MRL/MpJ, and one of its ancestral strains LG/J, display heightened wound healing relative to a panel of other inbred strains. At 4 weeks post-injury, 2mm ear punch wounds healed to 0-0.4mm in MRL/MpJ mice but were still 1.2-1.6mm in C57BL/6 mice. At 15 days post-injury C57BL/6 showed a maximal closure of 30% reduction in ear hole size while MRL showed 85% reduction. The process of healing in MRL/MpJ mice was faster, more complete, showed increased swelling, angiogenesis, fibroblast migration, extracellular matrix deposition, and decreased scarring and fibrosis. Additionally, hair follicles and accompanying sebaceous glands were regenerated to a much greater degree. The other ancestral strains of MRL/MpJ (C3H, C57BL/6, and AKR) do not display this enhanced healing. Bone marrow transplantation showed that the MRL/MpJ healing phenotype did not readily transfer with bone marrow and did remain in the irradiated host tissues. Enhanced healing of cardiac wounds has also been reported in MRL/MpJ mice. In this model a very high mitotic index (10-20%) was found, similar to that seen in non-mammalian tissue regeneration. Using F2 and backcross mapping of MRL/MpJ-Faslpr x B6 progeny McBrearty et al. identified wound healing QTLs: the heal2 and heal3 loci were identified on MRL/MpJ chromosome 13 in the region of D13Mit115 and D13Mit129 respectively; the heal5 locus was identified on MRL/MpJ chromosome 12 in the region of D12Mit233; the heal1 locus was identified on chromosome 8 of C57BL/6 in the region of D8Mit211; and a highly suggestive locus was found on MRL/MpJ chromosome 7 in the region of D7Mit220. (Clark et al., 1998; Leferovich et al., 2001; Kench et al., 1999; McBrearty et al., 1998.)
Microarray analysis and SELDI ProteinChip analysis have identified multiple genes and proteins that have varied expression in the ear punch wounds of MRL/MpJ-Faslpr versus C57BL/6. The changes in expression patterns suggest that in MRL/MpJ mice there is less of an inflammatory response and an earlier transition into tissue repair than is seen in C57BL/6. (Li et al., 2000 and 2001.)
Blankenhorn et al. found that MRL/MpJ females heal faster and more completely than males. Some heal QTL are sexually dimorphic with heal 2, 3, 7, 8, 10,and 11 having greater effect in males and heal 4, 5,and 9 having greater effect in females. Castration improves wound healing in MRL/MpJ males to nearly the degree seen in females, but ovariectomy does not improve the degree of healing seen in MRL/MpJ females. (Blankenhorn et al., 2003)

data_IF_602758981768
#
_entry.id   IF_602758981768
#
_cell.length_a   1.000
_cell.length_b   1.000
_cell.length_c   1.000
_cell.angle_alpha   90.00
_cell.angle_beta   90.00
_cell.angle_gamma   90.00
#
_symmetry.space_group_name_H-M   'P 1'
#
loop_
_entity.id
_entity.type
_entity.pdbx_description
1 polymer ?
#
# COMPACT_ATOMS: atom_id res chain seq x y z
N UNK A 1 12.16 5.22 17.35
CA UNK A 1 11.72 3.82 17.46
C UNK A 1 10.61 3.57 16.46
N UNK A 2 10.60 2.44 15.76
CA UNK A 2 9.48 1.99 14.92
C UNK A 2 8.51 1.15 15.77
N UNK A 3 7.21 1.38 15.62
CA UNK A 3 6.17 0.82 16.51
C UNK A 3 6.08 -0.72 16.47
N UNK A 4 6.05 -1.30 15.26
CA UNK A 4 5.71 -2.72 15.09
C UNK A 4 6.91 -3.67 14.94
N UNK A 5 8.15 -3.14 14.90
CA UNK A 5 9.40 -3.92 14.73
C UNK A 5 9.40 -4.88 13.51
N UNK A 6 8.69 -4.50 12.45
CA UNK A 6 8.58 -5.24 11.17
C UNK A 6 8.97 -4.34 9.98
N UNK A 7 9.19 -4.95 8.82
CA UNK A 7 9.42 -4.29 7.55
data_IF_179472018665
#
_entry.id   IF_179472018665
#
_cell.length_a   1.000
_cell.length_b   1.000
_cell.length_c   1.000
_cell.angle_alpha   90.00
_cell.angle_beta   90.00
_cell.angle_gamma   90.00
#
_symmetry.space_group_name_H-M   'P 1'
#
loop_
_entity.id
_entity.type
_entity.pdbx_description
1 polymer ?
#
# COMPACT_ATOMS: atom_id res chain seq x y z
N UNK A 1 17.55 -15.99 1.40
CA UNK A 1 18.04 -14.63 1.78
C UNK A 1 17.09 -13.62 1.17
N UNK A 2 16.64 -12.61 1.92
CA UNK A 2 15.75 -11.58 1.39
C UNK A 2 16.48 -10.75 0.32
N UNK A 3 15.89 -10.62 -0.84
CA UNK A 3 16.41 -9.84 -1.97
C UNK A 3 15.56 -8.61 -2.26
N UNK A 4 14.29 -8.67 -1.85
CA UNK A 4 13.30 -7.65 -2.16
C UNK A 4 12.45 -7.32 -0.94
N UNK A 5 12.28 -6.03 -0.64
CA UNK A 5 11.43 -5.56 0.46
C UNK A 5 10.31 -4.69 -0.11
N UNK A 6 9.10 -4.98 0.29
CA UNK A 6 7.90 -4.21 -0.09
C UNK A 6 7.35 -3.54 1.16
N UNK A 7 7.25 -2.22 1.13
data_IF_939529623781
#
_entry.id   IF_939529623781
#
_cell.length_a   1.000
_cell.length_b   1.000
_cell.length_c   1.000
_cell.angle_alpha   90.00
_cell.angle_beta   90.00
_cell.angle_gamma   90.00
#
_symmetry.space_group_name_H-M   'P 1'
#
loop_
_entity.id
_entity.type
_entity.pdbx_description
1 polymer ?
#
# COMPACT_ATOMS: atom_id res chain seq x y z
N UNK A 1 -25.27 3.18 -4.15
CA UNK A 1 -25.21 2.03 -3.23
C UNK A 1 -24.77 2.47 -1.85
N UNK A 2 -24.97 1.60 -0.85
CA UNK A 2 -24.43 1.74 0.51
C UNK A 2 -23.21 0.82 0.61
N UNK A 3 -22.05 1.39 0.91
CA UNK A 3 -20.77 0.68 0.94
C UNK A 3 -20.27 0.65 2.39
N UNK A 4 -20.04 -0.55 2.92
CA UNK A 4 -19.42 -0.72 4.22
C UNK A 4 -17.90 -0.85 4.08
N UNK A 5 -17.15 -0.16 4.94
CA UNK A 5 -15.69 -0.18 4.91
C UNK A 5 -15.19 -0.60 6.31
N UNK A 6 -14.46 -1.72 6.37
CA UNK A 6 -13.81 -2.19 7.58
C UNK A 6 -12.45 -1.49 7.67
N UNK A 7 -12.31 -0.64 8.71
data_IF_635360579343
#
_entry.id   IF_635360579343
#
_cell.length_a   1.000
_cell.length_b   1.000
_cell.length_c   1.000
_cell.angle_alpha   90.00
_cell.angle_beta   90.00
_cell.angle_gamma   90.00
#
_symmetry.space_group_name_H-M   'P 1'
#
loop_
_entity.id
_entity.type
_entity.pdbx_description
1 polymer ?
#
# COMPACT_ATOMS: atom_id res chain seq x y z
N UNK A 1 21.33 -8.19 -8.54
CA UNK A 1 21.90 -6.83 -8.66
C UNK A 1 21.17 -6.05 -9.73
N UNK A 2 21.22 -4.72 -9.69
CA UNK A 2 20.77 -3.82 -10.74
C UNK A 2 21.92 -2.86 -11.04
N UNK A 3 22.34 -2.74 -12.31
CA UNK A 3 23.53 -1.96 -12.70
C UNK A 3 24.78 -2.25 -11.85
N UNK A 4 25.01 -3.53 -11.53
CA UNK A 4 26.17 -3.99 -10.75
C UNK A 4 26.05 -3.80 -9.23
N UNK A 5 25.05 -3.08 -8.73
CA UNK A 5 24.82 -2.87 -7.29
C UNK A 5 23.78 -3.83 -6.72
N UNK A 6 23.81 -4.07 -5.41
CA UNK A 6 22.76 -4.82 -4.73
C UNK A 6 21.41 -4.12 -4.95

Relative to B10.D2nSnJ mice, MRL/MpJ mice have decreased Neutrophil accumulation in the bronchiolar lavage in response to LPS infusion and tests using bone marrow chimeras revealed that the pulmonary inflammatory response transfers with bone marrow. Transforming growth factor beta 1 autologous induction is reduced in MRL/MpJ splenocytes while macrophages show a reduction in the transforming growth factor beta 1induction of interleukin 1 beta and tumor necrosis factor alpha production but no significant reduction in trans forming growth factor beta 1 production. (Kench et al., 1999.)
|Allele Type||Spontaneous (Hypomorph)|
|Allele Synonym(s)||Fas-; Fas-def; MRL/lpr; Tnfrf6lpr; Tnfrsf6lpr; Tnfrsf6lpr; lpr|
|Gene Symbol and Name||Fas, Fas (TNF receptor superfamily member 6)|
|Gene Synonym(s)||AI196731; ALPS1A; APO-1; APT1; CD95; FAS1; FASTM; TNF receptor superfamily member 6; TNFR6; TNFRSF6; Tnfrsf6; Tnfrsf6; expressed sequence AI196731; lpr; lymphoproliferation|
|Strain of Origin||MRL/Mp|
|General Note||Faslpr, lymphoproliferation, recessive. This mutation was found during inbreeding of a strain MRL/Mp derived from crosses among strains LG, AKR, C3H, and C57BL/6. The resemblance has led to extensive use of Faslpr mice in attempts to determine the etiology of SLE and to evaluate therapies. However, the human APT1 gene (OMIM 134637) encodes the FAS antigen; Tnfrsf6 is not the homolog of the human (SLE) gene.The Cd72c haplotype is a modifier of Faslpr-induced autoimmune disease. J:204782|